Away from Europe: Belarus could export its goods to China via Northern Sea Route
Trying to boost freight traffic on the Northern Sea Route, Russia is attracting other countries to use this maritime corridor. For instance, China tested this way several years ago. India is planning to do this in the coming future. Soon, this list could be extended with another party concerned. As weird as it sounds but it could be Belarus that wants to reorients the logistics of its goods away from the ports on the Baltic Sea.
Russia considers the possibility to launch the regular container shipping line between Vladivostok and Saint Petersburg via the Northern Sea Route. “I would really like that, the faster the better, this Northern Sea Route, which we talk about so much, was also ever used for container shipping,” said Vladimir Putin, the President of Russia, at the Eastern Economic Forum to take place in the first days of September in Vladivostok.
According to him, the first regular shipments could start in 2022. To this end, the government will join forces with private logistics companies to upgrade the existing infrastructure, adjust joint tariffs and, of course, attract more and more volumes of freight. While Russia is just thinking about possible investments in the corridor, some other countries express their interest in establishing new supply chains by using the Northern Sea Route. One of them is Belarus.
To redirect everything
The Eastern European country, headed by the controversial president of Alexander Lukashenko, has been looking for new transport routes due to the political tensions with nearby Lithuania. Earlier, the lion’s share of the Belarusian export goods moved abroad via the Port of Klaipeda. This year Belarus started to redirect its oil export products from Klaipeda to the Russian ports of Ust-Luga and Saint Petersburg. In March the first batch of 3,600 tonnes was delivered to the Petersburg oil terminal in Saint Petersburg instead of using the transhipment facilities in the Lithuanian port. In total, almost 10 million tonnes of oil products, made in Belarus, will be rerouted from Klaipeda to the Russian harbours.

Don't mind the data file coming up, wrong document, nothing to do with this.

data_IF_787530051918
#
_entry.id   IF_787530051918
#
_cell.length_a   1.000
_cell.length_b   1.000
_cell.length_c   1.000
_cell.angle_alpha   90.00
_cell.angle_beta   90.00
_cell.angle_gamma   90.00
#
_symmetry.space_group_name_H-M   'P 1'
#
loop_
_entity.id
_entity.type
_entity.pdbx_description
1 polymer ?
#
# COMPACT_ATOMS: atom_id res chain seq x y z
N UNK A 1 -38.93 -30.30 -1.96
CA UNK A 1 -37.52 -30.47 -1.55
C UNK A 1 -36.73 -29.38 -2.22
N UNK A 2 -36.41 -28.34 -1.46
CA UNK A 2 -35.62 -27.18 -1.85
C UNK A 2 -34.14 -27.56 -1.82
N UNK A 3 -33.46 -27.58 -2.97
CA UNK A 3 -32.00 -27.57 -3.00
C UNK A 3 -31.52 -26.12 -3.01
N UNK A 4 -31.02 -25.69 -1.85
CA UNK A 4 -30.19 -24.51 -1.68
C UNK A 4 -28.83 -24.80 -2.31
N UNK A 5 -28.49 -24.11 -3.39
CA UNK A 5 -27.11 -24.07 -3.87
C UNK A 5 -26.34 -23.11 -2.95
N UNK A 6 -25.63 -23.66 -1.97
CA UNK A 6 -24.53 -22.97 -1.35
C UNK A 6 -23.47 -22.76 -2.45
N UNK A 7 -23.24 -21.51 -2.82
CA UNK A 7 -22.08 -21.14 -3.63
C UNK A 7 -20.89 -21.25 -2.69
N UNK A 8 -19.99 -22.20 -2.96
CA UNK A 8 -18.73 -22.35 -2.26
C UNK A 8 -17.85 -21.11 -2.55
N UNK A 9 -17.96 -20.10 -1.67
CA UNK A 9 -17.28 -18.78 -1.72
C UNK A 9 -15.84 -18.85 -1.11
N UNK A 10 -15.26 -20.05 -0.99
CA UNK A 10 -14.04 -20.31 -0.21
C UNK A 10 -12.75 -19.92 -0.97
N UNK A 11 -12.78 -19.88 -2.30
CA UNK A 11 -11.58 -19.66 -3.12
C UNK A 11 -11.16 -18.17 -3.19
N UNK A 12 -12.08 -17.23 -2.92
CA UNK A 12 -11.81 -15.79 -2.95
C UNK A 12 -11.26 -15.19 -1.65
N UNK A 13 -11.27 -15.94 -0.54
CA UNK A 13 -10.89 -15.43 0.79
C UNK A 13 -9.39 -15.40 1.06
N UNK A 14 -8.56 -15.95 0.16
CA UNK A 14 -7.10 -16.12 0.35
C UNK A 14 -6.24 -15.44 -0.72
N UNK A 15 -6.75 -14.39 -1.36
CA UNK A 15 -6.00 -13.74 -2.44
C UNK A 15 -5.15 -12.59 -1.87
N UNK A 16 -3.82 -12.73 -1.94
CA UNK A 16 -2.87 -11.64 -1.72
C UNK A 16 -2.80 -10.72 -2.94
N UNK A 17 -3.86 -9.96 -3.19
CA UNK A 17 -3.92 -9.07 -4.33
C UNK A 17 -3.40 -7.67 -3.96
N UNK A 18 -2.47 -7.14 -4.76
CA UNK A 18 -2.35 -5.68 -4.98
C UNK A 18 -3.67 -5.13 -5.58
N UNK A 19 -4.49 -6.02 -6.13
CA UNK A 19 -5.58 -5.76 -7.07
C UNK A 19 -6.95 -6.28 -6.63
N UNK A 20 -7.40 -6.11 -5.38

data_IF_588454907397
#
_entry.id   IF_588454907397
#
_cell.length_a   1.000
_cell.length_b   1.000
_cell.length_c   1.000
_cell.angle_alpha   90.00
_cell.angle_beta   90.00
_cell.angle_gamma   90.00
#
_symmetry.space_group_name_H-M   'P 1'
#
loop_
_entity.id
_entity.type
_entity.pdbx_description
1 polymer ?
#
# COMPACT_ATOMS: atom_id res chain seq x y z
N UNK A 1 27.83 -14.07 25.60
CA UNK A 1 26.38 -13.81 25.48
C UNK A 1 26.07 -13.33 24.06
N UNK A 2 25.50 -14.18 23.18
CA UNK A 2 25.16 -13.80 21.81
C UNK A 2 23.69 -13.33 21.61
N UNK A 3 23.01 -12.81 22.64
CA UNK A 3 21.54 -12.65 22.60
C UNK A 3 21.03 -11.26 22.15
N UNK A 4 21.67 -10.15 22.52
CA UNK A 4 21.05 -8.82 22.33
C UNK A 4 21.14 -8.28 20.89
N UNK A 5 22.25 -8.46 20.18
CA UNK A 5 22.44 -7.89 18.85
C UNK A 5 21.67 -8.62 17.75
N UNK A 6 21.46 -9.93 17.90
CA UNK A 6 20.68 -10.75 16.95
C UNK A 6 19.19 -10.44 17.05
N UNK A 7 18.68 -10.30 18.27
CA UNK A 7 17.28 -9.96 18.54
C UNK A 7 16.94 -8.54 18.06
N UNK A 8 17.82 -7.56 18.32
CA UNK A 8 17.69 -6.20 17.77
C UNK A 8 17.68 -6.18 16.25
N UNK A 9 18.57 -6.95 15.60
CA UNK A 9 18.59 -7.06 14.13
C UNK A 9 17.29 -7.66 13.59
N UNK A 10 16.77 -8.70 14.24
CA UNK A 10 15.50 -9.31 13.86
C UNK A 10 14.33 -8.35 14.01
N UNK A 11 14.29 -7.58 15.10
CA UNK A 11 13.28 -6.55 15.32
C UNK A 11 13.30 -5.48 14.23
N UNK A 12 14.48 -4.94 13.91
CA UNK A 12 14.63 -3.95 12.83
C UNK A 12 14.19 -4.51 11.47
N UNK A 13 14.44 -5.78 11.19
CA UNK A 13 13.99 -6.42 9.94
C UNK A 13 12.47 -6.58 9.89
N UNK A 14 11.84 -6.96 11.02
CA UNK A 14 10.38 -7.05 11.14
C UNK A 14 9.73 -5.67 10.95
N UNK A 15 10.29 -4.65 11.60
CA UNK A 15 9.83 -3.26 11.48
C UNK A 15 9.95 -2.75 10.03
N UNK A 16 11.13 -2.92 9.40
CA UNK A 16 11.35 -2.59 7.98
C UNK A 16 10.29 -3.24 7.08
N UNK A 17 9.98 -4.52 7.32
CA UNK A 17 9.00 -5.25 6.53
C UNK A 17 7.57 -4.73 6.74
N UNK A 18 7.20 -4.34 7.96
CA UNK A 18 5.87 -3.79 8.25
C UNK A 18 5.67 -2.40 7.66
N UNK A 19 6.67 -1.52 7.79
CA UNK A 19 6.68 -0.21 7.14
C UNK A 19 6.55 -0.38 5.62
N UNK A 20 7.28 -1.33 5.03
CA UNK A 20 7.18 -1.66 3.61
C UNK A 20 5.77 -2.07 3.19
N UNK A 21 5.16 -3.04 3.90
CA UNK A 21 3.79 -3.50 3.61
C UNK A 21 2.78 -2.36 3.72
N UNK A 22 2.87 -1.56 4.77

A similar fate awaits for the Belarusian fertilisers as Belarus and Lithuania have another wave in escalating their tensions. In a response to the migration policy of Belarus that stimulates illegal traffic of refugees to Lithuania, its government threatened to reduce or even stop handling the Belarusian export goods, namely fertilisers, via the Port of Klaipeda. This, in turn, caused counteraction from the Belarusian side. “Now they want to get into the head: to close the ports for us to load chemical and potash fertilisers. Listen, we will supply these volumes, load them in Murmansk, this is not a question. And via the Northern Sea Route, we will deliver by the shortest route to China, this is our main market, and to India,” Alexander Lukashenko emotionally answered to Lithuania in early August.
Someone could say that a month passed and nothing happened. The same was with oil products. Belarus and Russia needed at least six months to adjust all the issues for redirecting rail freight traffic from Klaipeda to Ust-Luga and Saint Petersburg. To arrange new supply chains via the Northern Sea Route requires much more time as it is a more complex and long-term question. Both China and Belarus tested the maritime corridor: China in 2013 and Belarus in 2020. These shipments were successful but they unveil the key obstacles for the development of the route.
The first one is the absence of regular container shipping lines. Vladimir Putin in his speech mentioned this issue. He even implies possible launching the regular services between Vladivostok and Saint Petersburg in 2022. Meanwhile, the announcement caused much more questions: why to Saint Petersburg, not Murmansk, which is more convenient; is the 2022 year real, etc. Another obstacle is the development of the port and navigation infrastructure along the route. This requires large and long-term investments. Who will do this? Government or business? The answer is still unclear. And one more issue is the transport rates. Will they be competitive to attract freight to the route? Currently, even some Russian officials admit that no and the government should subsidise this corridor. As for Belarus, this issue needs much more subsidies as its export goods must be moved to Murmansk by rail and then transhipped to the vessels. Is Russia ready to this and what can Belarus offer in return?